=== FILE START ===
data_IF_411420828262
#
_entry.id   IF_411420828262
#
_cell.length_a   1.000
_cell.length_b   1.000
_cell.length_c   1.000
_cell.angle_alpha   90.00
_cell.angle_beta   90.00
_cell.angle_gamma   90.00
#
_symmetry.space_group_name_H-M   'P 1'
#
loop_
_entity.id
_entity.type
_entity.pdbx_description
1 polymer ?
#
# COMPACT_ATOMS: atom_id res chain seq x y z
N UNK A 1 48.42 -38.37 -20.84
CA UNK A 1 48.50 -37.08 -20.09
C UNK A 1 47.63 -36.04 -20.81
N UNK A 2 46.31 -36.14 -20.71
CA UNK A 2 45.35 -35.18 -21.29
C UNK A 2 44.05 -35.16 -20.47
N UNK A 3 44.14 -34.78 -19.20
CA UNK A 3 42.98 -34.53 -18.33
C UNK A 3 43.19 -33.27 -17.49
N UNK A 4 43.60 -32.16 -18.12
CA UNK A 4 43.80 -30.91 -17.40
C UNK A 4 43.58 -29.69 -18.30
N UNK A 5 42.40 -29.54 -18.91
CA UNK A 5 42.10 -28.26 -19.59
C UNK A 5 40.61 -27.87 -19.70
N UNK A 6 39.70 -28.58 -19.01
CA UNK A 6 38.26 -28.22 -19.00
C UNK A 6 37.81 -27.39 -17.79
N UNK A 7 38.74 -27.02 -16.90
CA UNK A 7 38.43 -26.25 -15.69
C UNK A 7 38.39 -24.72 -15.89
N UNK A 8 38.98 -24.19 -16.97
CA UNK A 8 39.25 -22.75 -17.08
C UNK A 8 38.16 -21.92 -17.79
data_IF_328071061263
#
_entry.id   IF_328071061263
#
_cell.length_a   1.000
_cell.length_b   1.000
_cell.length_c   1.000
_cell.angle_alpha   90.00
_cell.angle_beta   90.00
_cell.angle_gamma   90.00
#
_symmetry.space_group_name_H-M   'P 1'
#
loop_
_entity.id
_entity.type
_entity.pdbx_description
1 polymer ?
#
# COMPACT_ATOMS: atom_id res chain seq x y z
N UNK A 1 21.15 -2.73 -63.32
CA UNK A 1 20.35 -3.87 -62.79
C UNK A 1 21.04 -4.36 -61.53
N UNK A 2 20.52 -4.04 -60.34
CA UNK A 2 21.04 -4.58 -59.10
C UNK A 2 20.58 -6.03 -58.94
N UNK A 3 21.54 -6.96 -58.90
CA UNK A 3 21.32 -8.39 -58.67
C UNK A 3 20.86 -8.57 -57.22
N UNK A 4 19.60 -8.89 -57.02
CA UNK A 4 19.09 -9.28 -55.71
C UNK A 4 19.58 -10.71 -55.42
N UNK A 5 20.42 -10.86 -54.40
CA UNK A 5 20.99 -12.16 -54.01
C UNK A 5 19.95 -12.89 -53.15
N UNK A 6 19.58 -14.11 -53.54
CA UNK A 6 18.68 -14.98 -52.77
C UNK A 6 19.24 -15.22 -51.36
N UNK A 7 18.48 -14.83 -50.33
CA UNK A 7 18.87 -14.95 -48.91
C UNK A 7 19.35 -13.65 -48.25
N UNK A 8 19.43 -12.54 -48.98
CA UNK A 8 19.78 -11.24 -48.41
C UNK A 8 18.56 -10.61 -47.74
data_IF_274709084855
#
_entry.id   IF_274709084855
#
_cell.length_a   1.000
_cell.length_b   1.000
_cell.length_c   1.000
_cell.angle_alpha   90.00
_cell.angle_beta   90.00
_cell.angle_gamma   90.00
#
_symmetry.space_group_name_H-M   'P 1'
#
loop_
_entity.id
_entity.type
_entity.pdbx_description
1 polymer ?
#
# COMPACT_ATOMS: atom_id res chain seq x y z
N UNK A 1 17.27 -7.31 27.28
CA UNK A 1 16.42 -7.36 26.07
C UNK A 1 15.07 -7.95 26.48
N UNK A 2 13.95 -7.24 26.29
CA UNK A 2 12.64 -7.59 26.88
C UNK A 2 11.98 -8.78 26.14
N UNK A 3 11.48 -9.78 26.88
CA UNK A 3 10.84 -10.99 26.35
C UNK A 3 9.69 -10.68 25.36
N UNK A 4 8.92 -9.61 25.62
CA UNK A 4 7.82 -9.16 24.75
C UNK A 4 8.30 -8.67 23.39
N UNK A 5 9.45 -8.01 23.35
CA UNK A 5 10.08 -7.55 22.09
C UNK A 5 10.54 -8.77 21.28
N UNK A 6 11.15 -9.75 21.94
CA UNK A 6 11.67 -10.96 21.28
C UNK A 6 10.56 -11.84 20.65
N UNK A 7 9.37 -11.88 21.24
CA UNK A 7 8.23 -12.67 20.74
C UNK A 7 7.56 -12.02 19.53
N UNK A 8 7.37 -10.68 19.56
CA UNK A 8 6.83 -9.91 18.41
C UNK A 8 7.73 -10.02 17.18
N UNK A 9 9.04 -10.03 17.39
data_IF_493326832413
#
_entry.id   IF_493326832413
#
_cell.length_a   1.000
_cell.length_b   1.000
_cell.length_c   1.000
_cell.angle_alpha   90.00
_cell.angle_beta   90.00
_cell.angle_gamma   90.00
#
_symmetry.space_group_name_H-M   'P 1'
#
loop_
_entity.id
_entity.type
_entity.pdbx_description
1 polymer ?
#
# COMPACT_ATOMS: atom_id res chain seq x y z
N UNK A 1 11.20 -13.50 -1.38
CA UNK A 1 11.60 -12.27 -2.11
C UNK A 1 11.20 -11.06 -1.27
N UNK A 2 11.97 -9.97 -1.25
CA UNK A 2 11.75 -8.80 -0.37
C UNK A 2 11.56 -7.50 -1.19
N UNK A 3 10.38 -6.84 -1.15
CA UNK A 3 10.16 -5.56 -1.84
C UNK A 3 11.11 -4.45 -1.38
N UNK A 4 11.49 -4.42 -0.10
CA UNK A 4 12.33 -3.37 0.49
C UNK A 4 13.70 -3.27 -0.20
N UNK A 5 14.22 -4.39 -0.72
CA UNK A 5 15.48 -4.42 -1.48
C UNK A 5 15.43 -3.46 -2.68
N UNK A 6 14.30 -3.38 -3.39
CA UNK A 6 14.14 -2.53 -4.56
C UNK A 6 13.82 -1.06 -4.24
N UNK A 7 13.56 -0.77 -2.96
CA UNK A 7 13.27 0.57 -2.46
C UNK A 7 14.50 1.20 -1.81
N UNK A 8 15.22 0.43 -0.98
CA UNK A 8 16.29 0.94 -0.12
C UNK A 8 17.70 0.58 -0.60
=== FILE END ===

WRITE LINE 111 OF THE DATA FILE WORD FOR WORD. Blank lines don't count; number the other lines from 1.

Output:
C UNK A 1 15.07 -7.95 26.48